2. See What Your Adoption Group Covers: Ask what’s included in your dog’s adoption fee. Most dogs are spayed or neutered prior to adoption (a procedure that may cost up to $300), and given exams, initial vaccinations and de-worming (costs that can range from $425–$800). Permanent identification may also be covered, so ask if your pet will be microchipped—some new owners will still need to register the device at a cost of around $35, but some shelters will cover this for you, and you’ll simply need to mail in the form.
3. Try DIY Grooming: Get some grooming tools and dog shampoo (about $20 and $10 respectively) and get to work at home. Just make sure you have the lowdown on your dog’s coat, so you can work with it properly.
4. Team up for Training: There are a number of apps available to help train your dog, along with videos and online training tips. Do some research and tackle the challenge together as a team.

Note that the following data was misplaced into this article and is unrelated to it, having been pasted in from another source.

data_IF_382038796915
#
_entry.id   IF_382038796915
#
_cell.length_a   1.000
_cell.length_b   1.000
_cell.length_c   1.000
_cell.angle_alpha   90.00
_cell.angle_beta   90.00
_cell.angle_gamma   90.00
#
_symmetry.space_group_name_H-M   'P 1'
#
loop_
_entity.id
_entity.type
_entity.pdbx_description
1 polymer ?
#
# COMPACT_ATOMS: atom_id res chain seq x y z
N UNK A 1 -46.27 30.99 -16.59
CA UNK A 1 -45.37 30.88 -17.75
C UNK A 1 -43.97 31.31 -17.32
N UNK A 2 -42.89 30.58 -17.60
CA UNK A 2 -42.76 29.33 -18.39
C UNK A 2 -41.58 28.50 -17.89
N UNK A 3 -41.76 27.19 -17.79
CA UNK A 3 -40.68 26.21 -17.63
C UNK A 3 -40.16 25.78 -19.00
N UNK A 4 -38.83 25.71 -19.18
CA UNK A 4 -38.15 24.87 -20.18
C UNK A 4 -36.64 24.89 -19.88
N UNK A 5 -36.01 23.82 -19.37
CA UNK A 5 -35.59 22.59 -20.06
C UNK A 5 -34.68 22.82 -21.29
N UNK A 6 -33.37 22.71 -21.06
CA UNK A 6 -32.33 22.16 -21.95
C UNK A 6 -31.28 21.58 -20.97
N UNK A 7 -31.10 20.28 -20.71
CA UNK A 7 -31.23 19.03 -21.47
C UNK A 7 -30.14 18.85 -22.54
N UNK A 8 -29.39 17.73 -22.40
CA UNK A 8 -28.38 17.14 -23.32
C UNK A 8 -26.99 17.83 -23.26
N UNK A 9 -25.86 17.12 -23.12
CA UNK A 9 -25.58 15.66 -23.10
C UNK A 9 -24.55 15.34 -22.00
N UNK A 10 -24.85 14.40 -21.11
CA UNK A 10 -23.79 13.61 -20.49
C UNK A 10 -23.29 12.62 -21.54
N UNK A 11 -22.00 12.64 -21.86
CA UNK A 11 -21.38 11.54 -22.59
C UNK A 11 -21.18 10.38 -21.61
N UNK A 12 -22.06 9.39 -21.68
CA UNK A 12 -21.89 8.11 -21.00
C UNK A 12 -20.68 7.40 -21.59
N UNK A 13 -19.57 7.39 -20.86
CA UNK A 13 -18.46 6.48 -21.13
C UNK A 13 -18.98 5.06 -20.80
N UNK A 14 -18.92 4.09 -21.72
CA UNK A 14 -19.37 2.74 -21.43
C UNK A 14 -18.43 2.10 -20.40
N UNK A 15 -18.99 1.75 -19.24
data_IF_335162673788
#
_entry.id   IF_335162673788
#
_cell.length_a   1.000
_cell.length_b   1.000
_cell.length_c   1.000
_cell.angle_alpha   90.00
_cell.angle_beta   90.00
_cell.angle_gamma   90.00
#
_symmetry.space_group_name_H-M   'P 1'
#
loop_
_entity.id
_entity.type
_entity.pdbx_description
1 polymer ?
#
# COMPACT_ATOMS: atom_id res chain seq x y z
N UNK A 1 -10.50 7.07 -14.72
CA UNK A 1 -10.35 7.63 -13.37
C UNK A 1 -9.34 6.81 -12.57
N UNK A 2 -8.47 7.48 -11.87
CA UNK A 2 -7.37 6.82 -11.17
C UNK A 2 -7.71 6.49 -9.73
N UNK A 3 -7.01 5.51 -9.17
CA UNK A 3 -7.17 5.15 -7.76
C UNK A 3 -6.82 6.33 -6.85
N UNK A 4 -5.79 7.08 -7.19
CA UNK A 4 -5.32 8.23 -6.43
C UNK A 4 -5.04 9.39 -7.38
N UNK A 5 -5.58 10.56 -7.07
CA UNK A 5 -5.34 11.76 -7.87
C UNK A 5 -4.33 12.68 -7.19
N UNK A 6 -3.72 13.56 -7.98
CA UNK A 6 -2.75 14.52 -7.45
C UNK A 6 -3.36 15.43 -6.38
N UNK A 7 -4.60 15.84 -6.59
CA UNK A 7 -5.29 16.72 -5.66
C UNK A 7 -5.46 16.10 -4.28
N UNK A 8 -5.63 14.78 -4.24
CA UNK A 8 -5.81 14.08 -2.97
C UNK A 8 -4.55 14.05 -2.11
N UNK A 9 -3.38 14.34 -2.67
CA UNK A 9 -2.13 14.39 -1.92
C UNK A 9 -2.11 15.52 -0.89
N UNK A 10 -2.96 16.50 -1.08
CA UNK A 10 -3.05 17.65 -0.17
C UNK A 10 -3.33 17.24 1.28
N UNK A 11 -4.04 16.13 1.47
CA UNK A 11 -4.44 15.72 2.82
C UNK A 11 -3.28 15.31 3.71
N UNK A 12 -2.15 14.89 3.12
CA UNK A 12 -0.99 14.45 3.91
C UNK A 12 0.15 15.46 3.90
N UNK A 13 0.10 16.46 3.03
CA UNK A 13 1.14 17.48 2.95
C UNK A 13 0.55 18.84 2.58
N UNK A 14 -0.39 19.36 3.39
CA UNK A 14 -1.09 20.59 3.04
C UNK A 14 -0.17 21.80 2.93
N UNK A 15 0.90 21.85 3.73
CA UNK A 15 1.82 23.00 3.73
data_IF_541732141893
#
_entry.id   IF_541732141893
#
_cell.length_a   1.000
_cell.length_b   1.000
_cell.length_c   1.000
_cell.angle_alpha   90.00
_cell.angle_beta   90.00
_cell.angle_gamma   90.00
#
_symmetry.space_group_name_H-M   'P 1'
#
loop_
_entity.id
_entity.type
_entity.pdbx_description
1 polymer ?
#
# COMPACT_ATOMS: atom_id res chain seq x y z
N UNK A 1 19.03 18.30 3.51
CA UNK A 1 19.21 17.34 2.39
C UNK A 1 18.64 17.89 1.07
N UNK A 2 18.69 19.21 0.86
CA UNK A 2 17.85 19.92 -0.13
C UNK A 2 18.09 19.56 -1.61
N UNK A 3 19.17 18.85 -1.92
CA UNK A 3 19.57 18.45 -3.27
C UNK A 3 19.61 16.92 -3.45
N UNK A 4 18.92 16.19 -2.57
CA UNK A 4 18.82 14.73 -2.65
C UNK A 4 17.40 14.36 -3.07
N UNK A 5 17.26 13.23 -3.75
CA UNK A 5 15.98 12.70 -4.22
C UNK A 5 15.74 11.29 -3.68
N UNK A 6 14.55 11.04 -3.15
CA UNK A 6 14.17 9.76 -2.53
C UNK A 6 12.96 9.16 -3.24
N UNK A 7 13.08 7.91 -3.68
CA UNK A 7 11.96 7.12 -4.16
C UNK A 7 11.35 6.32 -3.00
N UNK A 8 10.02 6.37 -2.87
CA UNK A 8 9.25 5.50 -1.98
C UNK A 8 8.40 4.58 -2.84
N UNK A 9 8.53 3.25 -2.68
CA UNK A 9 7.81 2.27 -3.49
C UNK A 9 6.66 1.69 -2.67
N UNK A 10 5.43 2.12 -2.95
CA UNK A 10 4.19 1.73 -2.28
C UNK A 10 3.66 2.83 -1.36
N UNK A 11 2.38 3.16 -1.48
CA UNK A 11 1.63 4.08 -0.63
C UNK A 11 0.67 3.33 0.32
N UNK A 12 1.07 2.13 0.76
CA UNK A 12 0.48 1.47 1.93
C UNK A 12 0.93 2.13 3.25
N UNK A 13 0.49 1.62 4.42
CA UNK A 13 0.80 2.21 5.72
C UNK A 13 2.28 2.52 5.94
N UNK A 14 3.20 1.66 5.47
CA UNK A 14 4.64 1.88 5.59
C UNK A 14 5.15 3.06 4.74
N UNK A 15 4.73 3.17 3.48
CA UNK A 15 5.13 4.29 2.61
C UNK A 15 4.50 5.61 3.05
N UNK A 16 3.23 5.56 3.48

5. Search for Second-Hand Supplies: Local swap sites and yard sales offer a lot of possibilities for your pet’s needs. Many owners are looking to unload gently used equipment once their dog has been trained, and new crates alone can cost up to $250, depending on the size of your dog and the type of crate you select.
6. Put Some Savings in the Bowl: Pet food will likely be your biggest expense. Look online for special offers, see if you can find deals on pet supplies for new pet parents, and follow your favorite pet food brand in social media to be notified of offers. Costs will vary depending on the type, quality and amount needed, and veterinary diets for specific conditions tend to be more expensive.
7. Consider Pet Health Insurance: Defray any unexpected health costs with some advance planning. The sooner you sign up, the sooner you’re covered.
Got all that? Good. If the costs fit your budget, and you’re ready to adopt a new best friend, you can start planning with this handy adoption checklist—just don’t forget to add a line item for tail wags, and wet-nosed kisses. Luckily, they’re priceless and come at no charge.